A Dangerous Twist To The Latest Ebola Outbreak
It was the news they'd been dreading. Last week, world health officials learned that a doctor's wife had contracted Ebola. She is from Oicha, a town in the eastern part of the Democratic Republic of Congo that is surrounded by a violent insurgent militia called the Allied Democratic Forces.
Her case is one of many in an outbreak that's been ongoing since the start of August. But it was the first to be confirmed in a location that is difficult for health workers to reach because of the conflict raging in that part of the country.
So far, the number of confirmed cases — more than 80 since the start of this month – has been in line with previous flare-ups in that country that were controlled in a matter of months. But the dangerous twist to this outbreak is requiring health workers to come up with creative strategies to reach those in need.
To get a sense of just how insecure this part of the DRC can be, consider the experience of a top official in the World Health Organization — Dr. Peter Salama, deputy director-general of emergency preparedness and response. Just over a week ago he stopped at a town called Beni near the epicenter of the outbreak.
"The night we were there, there was an attack on civilians — about 20 kilometers [about 12 miles] from where we were staying," he says. "And at least four or five people were murdered."
There are at least 20 armed rebel groups active in the area, notes Salama. And he adds that several of them have also made a practice of kidnapping and killing humanitarian workers.
Until last week's case in Oicha, says Salama, nearly all Ebola cases in this outbreak have been in locations that health workers can get to relatively safely. As soon as they confirm a case they've been rushing to the sick person's town or village to find and vaccinate everyone that the patient has had contact with — and anyone who's had close contact with those contacts. The vaccine is experimental, and the strategy is called "ring vaccination."
"You form in a sense a protective ring around that confirmed case," says Salama.
The Oicha case complicated that approach.
It's likely that the doctor's wife wasn't the only person there who had gotten infected. According to Salama, sometime earlier the doctor himself had been ill with what health officials now suspect was Ebola – although he had already recovered and is now testing negative. And a third person who had died in Oicha is considered a probable Ebola case.
A WHO team was able to travel to Oicha – and identify and start vaccinating nearly 100 people who had contact with the infected person. But to get there they needed an armed escort of U.N. peacekeepers. That's not ideal says, Salama: "There certainly is risk with being too closely associated with any fighting force." Health workers need to be perceived as impartial in order to operate in areas where multiple sides are battling each other.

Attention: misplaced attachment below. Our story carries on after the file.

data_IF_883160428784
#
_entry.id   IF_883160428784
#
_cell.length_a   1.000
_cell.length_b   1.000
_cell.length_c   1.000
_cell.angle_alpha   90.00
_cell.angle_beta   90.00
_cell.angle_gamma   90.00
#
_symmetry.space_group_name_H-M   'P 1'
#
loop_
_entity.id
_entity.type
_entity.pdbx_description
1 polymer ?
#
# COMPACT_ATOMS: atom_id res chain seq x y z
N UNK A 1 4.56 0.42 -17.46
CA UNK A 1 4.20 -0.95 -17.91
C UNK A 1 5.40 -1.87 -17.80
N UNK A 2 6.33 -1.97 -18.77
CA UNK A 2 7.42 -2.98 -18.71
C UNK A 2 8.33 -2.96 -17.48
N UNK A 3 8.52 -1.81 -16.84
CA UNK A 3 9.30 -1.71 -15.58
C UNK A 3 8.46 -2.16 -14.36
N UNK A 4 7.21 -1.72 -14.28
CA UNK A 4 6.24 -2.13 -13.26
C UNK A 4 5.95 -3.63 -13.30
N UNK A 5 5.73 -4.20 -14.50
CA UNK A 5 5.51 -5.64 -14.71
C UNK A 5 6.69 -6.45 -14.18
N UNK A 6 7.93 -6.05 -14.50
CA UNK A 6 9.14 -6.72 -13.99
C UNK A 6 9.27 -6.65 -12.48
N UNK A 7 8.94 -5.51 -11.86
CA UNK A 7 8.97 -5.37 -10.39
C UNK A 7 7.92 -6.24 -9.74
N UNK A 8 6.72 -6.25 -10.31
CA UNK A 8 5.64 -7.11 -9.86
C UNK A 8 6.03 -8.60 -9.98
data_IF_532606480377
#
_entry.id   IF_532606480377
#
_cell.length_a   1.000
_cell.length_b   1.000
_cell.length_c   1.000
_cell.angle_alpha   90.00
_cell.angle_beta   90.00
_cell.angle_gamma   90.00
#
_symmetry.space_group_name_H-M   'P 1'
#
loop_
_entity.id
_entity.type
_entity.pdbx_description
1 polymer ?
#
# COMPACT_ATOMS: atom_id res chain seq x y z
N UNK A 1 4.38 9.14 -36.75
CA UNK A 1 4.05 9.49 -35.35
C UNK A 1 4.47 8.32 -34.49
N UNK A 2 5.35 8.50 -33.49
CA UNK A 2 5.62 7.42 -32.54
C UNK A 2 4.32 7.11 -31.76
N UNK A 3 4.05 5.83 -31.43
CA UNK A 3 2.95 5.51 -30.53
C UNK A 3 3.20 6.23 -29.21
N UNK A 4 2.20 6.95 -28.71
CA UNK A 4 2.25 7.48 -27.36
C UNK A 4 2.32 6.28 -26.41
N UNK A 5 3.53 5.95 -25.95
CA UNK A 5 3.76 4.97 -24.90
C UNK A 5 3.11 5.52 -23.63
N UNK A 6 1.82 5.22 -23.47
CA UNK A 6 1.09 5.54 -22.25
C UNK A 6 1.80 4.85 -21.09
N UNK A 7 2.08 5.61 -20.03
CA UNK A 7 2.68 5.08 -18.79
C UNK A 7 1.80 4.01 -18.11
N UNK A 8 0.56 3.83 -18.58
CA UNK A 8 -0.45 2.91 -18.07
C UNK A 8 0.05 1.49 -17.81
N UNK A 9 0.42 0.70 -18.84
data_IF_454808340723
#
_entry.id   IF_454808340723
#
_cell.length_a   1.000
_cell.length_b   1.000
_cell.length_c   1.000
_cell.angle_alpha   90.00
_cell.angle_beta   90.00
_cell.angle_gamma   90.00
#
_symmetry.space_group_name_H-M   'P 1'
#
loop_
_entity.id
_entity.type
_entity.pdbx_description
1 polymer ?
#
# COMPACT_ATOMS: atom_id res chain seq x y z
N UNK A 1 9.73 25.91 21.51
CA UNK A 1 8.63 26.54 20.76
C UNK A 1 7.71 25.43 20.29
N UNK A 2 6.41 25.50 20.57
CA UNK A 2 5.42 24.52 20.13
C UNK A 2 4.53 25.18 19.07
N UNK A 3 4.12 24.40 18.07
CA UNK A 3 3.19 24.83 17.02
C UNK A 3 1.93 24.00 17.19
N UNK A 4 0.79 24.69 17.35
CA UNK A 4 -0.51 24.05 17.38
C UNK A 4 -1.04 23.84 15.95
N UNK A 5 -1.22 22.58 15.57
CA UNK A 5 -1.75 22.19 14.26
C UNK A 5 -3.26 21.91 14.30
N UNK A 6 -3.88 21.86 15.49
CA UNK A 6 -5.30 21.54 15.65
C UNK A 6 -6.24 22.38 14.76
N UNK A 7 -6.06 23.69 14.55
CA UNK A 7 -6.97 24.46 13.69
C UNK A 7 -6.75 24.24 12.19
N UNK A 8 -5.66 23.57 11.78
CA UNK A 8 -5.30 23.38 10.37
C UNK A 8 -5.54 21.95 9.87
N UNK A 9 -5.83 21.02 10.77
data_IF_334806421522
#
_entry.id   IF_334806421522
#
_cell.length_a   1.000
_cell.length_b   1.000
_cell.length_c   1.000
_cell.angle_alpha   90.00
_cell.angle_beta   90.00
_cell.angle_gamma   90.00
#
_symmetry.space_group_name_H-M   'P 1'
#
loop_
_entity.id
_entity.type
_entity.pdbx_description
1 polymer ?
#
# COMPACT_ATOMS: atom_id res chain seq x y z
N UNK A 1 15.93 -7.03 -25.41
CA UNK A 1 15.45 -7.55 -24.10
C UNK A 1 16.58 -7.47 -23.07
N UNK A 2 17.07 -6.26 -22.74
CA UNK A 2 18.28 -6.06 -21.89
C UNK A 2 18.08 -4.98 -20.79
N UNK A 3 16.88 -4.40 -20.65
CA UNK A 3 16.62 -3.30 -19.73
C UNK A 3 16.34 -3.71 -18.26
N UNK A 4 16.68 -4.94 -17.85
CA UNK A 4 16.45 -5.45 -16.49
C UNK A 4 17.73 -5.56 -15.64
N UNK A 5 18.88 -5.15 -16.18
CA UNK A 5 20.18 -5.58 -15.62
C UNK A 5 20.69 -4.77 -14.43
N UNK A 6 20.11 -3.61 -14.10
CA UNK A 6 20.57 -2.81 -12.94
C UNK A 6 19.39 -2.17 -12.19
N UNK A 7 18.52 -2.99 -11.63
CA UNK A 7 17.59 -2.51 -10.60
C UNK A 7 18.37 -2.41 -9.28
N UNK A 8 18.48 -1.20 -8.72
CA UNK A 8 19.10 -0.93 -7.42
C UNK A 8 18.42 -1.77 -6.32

And Salama says WHO has already decided they'll have to suspend ring vaccination if a case surfaces in a village or town that's too dangerous to visit long enough to meticulously trace the sick person's contacts. Instead they'll move to a less effective strategy: basically making a much briefer visit to vaccinate anyone and everyone they come across before it's time to leave.
"Because we may only have access for a couple of hours with armed vehicles and armed escorts," says Salama. In such places, the longer you stay, the greater the risk.
Another group that's having to tweak its usual Ebola-fighting approach is Doctors Without Borders, which has opened a treatment facility in a town called Mangina, not far from Oicha.
A critical challenge in stemming this outbreak involves the homes of patients, says Karin Huster, an emergency coordinator with the group. If this were a typical Ebola outbreak, she notes, for every patient that comes in Doctors Without Borders would be sending a team back to their house to decontaminate it — specially-trained staffers wearing protective suits who would spray every single surface with chlorine.
"To make sure that it's safe for the family to live in this place," Huster explains.
But that's often proving impossible to do because many of these families live in areas that are too dangerous for Doctors Without Borders to travel to — especially since it's against the group's policy to go in with armed guards.
One alternative under consideration, says Huster, is to build a model of a typical house near the Ebola treatment center so that Doctors Without Borders can use it to teach families how to decontaminate their homes safely with a take-home kit.
"It might not be professionally done the way we would do it," says Huster. "But it would be much better than having nothing done to the house."
Doctors without Borders is also considering training patients who recover from the virus to become ambassadors of a sort — educating their communities about the disease when they go home. Again, says Huster, it's not a perfect solution. Among other reasons, calling attention to Ebola survivors could stigmatize them.
"You always have to do this in a careful way," she says.
But when it comes to responding to an Ebola outbreak in a conflict zone, says Huster, "if we don't find creative ways to deal with it, we'll never control it."
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